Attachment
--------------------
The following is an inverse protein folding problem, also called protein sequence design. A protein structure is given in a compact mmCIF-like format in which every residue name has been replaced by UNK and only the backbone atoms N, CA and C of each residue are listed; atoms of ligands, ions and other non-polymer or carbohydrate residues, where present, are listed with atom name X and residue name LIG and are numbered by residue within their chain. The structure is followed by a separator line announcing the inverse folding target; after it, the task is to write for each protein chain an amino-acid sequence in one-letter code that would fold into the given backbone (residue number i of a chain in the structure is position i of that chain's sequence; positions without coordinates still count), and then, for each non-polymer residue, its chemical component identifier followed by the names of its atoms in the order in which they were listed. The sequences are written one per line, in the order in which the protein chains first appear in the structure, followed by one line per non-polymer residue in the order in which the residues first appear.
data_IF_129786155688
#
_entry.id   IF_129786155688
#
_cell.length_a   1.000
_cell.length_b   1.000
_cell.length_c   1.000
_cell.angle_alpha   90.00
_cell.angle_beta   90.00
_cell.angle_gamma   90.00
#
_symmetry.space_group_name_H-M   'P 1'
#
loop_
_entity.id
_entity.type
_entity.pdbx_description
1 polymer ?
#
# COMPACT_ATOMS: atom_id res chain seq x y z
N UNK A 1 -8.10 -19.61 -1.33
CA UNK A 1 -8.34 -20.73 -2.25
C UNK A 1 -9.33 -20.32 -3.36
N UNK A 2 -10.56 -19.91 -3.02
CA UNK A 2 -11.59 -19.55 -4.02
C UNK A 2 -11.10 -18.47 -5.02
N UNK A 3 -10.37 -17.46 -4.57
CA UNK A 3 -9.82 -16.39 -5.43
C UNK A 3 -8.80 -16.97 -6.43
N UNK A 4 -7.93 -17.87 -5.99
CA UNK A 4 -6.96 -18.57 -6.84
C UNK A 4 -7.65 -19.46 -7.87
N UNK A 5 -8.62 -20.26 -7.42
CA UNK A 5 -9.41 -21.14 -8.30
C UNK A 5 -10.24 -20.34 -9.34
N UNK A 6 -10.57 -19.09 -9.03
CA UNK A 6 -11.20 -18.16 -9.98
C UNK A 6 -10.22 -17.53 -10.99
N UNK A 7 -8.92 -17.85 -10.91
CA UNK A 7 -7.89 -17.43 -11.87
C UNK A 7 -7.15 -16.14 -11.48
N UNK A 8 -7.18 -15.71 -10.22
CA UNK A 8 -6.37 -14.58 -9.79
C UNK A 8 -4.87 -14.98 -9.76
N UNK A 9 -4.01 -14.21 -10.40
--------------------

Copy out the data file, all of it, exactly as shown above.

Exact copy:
The following is an inverse protein folding problem, also called protein sequence design. A protein structure is given in a compact mmCIF-like format in which every residue name has been replaced by UNK and only the backbone atoms N, CA and C of each residue are listed; atoms of ligands, ions and other non-polymer or carbohydrate residues, where present, are listed with atom name X and residue name LIG and are numbered by residue within their chain. The structure is followed by a separator line announcing the inverse folding target; after it, the task is to write for each protein chain an amino-acid sequence in one-letter code that would fold into the given backbone (residue number i of a chain in the structure is position i of that chain's sequence; positions without coordinates still count), and then, for each non-polymer residue, its chemical component identifier followed by the names of its atoms in the order in which they were listed. The sequences are written one per line, in the order in which the protein chains first appear in the structure, followed by one line per non-polymer residue in the order in which the residues first appear.
data_IF_129786155688
#
_entry.id   IF_129786155688
#
_cell.length_a   1.000
_cell.length_b   1.000
_cell.length_c   1.000
_cell.angle_alpha   90.00
_cell.angle_beta   90.00
_cell.angle_gamma   90.00
#
_symmetry.space_group_name_H-M   'P 1'
#
loop_
_entity.id
_entity.type
_entity.pdbx_description
1 polymer ?
#
# COMPACT_ATOMS: atom_id res chain seq x y z
N UNK A 1 -8.10 -19.61 -1.33
CA UNK A 1 -8.34 -20.73 -2.25
C UNK A 1 -9.33 -20.32 -3.36
N UNK A 2 -10.56 -19.91 -3.02
CA UNK A 2 -11.59 -19.55 -4.02
C UNK A 2 -11.10 -18.47 -5.02
N UNK A 3 -10.37 -17.46 -4.57
CA UNK A 3 -9.82 -16.39 -5.43
C UNK A 3 -8.80 -16.97 -6.43
N UNK A 4 -7.93 -17.87 -5.99
CA UNK A 4 -6.96 -18.57 -6.84
C UNK A 4 -7.65 -19.46 -7.87
N UNK A 5 -8.62 -20.26 -7.42
CA UNK A 5 -9.41 -21.14 -8.30
C UNK A 5 -10.24 -20.34 -9.34
N UNK A 6 -10.57 -19.09 -9.03
CA UNK A 6 -11.20 -18.16 -9.98
C UNK A 6 -10.22 -17.53 -10.99
N UNK A 7 -8.92 -17.85 -10.91
CA UNK A 7 -7.89 -17.43 -11.87
C UNK A 7 -7.15 -16.14 -11.48
N UNK A 8 -7.18 -15.71 -10.22
CA UNK A 8 -6.37 -14.58 -9.79
C UNK A 8 -4.87 -14.98 -9.76
N UNK A 9 -4.01 -14.21 -10.40